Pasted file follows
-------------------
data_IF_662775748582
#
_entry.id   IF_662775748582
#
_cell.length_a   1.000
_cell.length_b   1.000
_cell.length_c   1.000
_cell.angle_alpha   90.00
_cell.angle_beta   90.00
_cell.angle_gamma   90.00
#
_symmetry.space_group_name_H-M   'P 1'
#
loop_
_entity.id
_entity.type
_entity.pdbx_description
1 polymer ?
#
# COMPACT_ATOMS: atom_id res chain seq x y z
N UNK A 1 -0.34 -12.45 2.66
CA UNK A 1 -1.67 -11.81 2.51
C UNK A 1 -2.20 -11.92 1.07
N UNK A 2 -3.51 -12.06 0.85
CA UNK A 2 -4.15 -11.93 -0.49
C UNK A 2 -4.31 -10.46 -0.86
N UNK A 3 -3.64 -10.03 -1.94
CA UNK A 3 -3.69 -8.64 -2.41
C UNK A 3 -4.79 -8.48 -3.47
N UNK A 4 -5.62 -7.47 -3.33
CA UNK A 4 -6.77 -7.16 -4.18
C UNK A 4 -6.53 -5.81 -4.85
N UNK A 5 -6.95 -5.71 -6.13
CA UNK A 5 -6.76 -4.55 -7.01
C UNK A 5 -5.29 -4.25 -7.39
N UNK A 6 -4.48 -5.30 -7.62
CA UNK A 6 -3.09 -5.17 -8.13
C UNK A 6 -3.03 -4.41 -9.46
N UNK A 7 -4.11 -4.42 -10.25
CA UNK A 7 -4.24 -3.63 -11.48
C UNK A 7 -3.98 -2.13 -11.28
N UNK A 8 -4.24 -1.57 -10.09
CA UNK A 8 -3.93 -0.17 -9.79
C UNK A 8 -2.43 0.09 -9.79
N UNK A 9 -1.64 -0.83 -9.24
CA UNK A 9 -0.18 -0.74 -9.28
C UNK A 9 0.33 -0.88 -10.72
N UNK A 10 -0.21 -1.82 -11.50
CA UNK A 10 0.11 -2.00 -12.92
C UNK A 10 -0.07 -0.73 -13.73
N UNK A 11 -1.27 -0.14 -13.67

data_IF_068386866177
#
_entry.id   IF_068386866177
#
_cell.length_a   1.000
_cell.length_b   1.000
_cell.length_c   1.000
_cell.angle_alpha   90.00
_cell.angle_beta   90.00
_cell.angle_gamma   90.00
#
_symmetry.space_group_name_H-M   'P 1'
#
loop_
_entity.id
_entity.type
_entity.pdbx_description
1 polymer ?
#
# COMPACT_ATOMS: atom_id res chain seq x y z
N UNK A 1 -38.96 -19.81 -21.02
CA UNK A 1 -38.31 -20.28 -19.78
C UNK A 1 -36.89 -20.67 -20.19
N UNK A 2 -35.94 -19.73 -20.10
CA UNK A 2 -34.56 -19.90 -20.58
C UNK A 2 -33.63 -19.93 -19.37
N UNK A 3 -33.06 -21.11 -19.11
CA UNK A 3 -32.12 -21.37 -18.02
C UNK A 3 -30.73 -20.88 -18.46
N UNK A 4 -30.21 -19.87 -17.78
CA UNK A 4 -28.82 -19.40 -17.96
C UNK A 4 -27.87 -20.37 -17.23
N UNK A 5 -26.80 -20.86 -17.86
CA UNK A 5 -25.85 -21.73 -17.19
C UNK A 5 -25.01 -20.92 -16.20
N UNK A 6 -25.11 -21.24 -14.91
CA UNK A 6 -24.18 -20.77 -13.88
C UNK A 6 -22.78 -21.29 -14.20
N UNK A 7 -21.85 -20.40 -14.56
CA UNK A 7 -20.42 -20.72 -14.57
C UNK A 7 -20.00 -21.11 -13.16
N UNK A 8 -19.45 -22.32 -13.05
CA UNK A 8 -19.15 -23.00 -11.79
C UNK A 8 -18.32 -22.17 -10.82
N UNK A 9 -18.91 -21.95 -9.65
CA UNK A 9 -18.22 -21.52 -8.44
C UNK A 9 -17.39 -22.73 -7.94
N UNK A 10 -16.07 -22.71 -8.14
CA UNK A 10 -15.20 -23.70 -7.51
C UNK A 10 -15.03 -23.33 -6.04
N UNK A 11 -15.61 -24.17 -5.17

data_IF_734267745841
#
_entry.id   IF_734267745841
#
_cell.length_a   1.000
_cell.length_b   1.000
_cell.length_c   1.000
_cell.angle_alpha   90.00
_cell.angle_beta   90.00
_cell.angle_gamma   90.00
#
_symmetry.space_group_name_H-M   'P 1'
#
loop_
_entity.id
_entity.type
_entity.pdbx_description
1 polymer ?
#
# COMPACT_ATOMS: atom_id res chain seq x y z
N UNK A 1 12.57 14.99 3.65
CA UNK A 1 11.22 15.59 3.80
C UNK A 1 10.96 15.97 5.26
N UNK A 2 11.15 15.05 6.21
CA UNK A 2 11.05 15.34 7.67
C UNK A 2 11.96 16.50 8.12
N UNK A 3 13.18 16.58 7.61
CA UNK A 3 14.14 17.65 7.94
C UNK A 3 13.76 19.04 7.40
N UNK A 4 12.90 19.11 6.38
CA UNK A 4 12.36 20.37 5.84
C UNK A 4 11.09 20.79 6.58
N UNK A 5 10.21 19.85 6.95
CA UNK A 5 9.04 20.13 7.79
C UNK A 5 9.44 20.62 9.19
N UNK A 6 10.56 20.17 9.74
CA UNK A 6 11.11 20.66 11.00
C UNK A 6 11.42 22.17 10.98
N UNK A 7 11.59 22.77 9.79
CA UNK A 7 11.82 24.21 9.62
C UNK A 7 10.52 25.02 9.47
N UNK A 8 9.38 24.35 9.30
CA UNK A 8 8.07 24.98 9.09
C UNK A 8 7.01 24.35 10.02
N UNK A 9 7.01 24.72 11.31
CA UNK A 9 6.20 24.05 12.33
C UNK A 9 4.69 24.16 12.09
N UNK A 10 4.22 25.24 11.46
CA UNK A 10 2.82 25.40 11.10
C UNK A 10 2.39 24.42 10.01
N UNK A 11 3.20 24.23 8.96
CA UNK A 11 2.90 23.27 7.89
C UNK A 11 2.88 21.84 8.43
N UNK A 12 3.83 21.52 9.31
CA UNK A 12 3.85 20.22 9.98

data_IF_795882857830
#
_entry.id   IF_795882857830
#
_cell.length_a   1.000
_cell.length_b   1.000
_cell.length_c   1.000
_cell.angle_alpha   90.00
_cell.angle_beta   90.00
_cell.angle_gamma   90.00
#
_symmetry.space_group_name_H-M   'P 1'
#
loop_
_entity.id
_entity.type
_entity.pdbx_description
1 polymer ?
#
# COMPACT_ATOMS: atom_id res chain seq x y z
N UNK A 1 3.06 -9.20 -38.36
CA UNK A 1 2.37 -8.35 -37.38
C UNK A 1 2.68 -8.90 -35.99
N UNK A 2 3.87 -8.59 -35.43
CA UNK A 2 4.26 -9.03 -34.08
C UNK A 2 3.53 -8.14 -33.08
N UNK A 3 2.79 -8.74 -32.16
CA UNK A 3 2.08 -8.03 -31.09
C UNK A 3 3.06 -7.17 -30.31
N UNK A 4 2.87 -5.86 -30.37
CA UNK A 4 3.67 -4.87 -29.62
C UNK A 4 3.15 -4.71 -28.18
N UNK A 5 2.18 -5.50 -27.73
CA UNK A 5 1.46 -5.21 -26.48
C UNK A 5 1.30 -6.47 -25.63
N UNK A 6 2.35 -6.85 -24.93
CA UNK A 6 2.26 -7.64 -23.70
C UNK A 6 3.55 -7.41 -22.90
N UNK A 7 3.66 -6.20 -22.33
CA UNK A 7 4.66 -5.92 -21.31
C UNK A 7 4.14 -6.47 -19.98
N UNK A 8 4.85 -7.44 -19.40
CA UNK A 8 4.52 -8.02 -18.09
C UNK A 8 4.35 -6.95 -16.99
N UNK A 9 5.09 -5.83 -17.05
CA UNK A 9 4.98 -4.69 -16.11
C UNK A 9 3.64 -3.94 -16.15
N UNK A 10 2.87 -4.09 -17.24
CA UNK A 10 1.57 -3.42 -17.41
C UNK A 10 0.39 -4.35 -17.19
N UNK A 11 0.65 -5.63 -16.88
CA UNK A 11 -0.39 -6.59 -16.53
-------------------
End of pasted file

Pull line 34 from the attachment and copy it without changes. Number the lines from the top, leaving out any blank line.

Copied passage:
CA UNK A 5 -6.76 -4.55 -7.01